Although Mattel put her in the catalog and showed her on the backs of the Dress Up doll boxes, they never made a Stormy doll or her horse. There are Stormy dolls out there today but they are custom made, usually from Tickled Pink dolls. These sometimes come in replica boxes but it's normally easy to tell them from original boxes. Stormy showed up in some of the cartoon episodes and in several of the German comic books. There was also a line of cataloged clothing for the Dress Up dolls but like Stormy, it was never produced.

Up, Up and Away[edit]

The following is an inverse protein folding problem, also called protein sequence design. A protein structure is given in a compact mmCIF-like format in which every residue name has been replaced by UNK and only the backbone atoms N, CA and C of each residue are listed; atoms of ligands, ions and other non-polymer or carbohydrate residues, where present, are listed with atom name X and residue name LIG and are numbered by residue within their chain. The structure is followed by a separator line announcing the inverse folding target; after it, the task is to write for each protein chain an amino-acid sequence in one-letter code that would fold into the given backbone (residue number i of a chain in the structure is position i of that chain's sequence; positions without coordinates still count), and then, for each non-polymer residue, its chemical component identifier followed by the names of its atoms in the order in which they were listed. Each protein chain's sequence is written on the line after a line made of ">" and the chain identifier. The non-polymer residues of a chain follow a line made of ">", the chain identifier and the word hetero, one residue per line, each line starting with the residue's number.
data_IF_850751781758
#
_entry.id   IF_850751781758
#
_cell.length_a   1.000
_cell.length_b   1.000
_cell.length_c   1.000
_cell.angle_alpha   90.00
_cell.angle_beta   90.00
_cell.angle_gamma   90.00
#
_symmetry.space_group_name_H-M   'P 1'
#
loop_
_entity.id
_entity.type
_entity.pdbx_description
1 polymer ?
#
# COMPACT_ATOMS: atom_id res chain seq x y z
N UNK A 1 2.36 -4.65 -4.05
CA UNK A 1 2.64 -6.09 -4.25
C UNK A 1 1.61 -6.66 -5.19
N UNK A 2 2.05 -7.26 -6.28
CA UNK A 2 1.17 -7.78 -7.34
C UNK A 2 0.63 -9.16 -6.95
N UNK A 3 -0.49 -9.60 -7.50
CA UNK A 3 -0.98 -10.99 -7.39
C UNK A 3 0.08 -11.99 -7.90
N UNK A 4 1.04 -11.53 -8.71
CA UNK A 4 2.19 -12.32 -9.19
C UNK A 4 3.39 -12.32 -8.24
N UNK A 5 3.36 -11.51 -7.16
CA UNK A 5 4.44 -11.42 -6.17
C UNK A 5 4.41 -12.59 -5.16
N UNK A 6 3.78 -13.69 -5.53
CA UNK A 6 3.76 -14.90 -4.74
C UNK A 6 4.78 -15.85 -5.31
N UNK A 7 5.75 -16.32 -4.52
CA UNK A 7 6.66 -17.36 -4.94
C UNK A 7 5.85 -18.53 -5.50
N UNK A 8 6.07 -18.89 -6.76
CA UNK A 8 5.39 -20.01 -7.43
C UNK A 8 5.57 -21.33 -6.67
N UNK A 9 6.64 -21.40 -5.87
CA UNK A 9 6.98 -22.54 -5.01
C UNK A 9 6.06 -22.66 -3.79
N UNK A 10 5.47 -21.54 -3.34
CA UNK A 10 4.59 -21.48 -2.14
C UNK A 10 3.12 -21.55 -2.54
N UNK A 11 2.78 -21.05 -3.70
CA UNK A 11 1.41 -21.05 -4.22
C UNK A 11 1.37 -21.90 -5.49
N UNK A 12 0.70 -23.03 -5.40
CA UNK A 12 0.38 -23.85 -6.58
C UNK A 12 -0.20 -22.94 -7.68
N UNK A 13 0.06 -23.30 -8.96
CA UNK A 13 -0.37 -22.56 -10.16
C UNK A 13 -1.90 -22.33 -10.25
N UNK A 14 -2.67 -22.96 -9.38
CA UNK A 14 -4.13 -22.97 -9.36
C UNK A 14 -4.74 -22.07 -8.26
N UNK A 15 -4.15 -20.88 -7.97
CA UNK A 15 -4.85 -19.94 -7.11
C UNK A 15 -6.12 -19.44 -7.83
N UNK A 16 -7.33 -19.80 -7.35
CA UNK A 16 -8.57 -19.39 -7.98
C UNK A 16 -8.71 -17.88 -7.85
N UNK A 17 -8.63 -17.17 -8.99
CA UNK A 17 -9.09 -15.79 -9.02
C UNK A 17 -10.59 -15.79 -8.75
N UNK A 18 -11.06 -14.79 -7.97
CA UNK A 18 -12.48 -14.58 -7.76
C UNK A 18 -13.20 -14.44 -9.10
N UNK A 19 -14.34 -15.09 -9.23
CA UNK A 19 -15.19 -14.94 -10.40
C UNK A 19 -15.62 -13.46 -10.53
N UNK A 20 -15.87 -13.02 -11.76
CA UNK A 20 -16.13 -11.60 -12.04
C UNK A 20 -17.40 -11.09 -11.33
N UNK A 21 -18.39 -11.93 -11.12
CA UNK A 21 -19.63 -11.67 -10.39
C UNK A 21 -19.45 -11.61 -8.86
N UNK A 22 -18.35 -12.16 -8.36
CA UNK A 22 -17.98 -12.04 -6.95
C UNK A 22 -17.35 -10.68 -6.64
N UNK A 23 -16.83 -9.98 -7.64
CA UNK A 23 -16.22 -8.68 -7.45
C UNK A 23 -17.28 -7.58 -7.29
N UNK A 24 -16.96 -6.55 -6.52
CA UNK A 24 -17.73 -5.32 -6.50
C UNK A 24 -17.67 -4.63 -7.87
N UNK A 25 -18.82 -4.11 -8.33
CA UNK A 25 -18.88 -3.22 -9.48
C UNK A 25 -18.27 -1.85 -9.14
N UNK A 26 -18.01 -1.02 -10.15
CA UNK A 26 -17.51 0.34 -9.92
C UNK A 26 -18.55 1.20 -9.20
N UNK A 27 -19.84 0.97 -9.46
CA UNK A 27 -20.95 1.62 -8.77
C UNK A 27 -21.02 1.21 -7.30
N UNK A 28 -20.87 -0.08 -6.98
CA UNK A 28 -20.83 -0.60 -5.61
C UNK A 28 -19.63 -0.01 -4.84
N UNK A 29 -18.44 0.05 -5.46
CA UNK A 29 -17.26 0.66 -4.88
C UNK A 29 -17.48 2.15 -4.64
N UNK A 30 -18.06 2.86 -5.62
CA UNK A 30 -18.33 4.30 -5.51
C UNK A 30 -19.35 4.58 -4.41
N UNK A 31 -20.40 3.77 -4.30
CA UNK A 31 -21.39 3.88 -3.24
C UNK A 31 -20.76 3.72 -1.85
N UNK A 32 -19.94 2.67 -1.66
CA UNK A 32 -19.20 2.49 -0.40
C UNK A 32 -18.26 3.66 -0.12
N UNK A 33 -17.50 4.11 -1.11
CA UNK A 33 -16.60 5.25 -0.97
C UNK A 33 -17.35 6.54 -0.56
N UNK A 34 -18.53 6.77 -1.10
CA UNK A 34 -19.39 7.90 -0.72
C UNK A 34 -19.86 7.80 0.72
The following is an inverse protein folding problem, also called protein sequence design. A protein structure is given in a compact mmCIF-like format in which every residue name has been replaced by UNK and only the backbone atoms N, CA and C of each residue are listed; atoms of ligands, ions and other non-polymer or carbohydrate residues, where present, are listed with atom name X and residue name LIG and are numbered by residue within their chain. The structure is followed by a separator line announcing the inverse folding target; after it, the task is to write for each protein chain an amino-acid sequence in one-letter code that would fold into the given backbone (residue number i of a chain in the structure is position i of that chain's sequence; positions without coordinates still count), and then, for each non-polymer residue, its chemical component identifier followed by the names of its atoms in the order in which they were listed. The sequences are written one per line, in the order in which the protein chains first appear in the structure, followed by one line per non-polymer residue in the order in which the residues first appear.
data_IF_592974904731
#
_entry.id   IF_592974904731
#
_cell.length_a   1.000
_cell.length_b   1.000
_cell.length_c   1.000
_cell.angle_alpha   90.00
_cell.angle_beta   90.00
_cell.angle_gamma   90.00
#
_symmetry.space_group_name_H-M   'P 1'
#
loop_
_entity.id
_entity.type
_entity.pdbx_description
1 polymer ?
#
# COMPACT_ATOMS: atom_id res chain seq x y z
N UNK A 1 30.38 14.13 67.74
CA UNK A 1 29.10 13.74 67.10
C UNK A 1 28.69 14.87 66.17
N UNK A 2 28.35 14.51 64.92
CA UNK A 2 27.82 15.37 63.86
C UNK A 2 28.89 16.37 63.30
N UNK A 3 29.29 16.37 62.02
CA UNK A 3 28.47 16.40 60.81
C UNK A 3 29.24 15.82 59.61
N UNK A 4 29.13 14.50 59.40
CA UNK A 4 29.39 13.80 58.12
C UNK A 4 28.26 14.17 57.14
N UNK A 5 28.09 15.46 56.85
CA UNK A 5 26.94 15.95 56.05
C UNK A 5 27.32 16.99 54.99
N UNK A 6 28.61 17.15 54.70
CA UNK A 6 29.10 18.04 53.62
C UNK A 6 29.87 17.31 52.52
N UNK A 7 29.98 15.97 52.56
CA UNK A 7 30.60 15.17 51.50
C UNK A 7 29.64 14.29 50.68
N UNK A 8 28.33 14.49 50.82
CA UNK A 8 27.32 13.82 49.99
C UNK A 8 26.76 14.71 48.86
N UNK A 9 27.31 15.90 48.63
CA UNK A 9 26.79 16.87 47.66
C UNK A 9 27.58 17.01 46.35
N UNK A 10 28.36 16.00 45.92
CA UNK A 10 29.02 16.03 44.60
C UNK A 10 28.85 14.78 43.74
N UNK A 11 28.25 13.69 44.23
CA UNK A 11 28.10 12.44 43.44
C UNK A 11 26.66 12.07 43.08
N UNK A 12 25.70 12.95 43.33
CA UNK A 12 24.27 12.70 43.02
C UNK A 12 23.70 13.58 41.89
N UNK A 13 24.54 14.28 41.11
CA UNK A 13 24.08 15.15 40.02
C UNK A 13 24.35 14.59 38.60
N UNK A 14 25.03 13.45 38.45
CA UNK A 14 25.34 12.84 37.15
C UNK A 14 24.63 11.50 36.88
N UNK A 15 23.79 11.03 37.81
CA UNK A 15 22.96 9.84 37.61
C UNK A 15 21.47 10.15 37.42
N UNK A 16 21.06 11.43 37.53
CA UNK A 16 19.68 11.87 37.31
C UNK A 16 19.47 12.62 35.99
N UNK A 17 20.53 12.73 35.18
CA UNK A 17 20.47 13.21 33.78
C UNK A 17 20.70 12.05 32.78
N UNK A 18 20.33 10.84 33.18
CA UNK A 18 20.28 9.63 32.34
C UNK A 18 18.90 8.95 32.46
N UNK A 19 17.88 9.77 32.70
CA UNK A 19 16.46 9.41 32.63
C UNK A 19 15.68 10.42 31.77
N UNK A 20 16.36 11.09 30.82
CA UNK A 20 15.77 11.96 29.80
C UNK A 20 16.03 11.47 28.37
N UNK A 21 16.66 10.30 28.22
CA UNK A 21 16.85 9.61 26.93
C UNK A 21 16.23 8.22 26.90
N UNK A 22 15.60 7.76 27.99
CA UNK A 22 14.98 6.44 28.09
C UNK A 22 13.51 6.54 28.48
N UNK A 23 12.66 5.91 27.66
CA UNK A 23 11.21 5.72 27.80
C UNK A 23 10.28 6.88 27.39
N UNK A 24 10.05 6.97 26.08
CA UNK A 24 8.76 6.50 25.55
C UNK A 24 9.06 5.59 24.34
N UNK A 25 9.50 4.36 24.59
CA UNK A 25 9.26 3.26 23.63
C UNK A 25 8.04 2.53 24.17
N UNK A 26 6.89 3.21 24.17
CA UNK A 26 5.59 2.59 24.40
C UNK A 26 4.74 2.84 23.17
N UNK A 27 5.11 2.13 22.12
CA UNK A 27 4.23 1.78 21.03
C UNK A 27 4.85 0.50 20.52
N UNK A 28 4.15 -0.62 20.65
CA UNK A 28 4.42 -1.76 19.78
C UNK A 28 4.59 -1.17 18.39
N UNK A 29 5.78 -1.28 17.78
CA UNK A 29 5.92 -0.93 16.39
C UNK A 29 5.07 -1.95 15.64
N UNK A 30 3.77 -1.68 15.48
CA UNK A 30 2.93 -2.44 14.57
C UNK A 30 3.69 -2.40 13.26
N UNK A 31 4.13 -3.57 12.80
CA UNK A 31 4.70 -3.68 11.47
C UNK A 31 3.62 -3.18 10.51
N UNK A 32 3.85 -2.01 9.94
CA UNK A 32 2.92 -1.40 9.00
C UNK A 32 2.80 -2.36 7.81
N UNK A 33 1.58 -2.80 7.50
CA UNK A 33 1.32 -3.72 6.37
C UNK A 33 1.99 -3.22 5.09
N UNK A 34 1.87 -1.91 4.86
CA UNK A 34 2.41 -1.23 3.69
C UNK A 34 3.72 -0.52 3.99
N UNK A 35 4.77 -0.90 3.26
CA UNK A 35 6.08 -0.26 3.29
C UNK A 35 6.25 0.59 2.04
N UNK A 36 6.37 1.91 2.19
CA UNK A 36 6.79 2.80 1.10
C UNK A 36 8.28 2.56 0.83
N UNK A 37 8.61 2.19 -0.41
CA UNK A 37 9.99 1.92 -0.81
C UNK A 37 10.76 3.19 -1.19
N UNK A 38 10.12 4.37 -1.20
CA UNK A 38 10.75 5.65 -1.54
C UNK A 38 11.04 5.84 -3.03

The second Rainbow Brite generation (1996-1997) used the Rainbow Brite name but not the same characters and backstory. The master license was held by Up, Up and Away, who is no longer in business. Rainbow Brite no longer had anything do with making colors and was now in charge of Diversity although this version did have rainbow-colored hair. She had four helpers called the Color Crew. They were Amber (Hispanic), Cerise (Asian), Ebony (black) and Indigo (brown), Rainbow Brite came in both large and small sizes while all the other dolls were small only. The large dolls came with three pots of Color-Glo Paint and a brush but the small ones had only one pot and a brush. Two different boxes for the large doll were made. The first lacked a window so children could not see the doll inside the box. As she was sold with three different wardrobes, buying one was a gamble on which look she would have unless you noticed the little code boxes on the bottom of the package which gave the doll's shoe color. This doll later came in a window box and a simplified single wardrobe. The small dolls came on two different types of cards and one type of box. They are noted for being the only Rainbow Brite dolls ever produced with Dutch text on the boxes or cards. The Canadian packaging was printed in both French and English texts. The importer for Canada was Irvine and they are still in the toy business today. The importer for western Europe less West Germany was Ideal and in West Germany is was Euro Play. There were no other toys or accessories for these dolls other than additional pots of Color-Glo Paint. They were sold in the USA, Canada, Europe and Australia. There was at least one special version of the large doll and that was for Italy with only Italian text on the box. The dolls looked nothing like the original first generation dolls and the line was discontinued in 1997 after about a year on the market.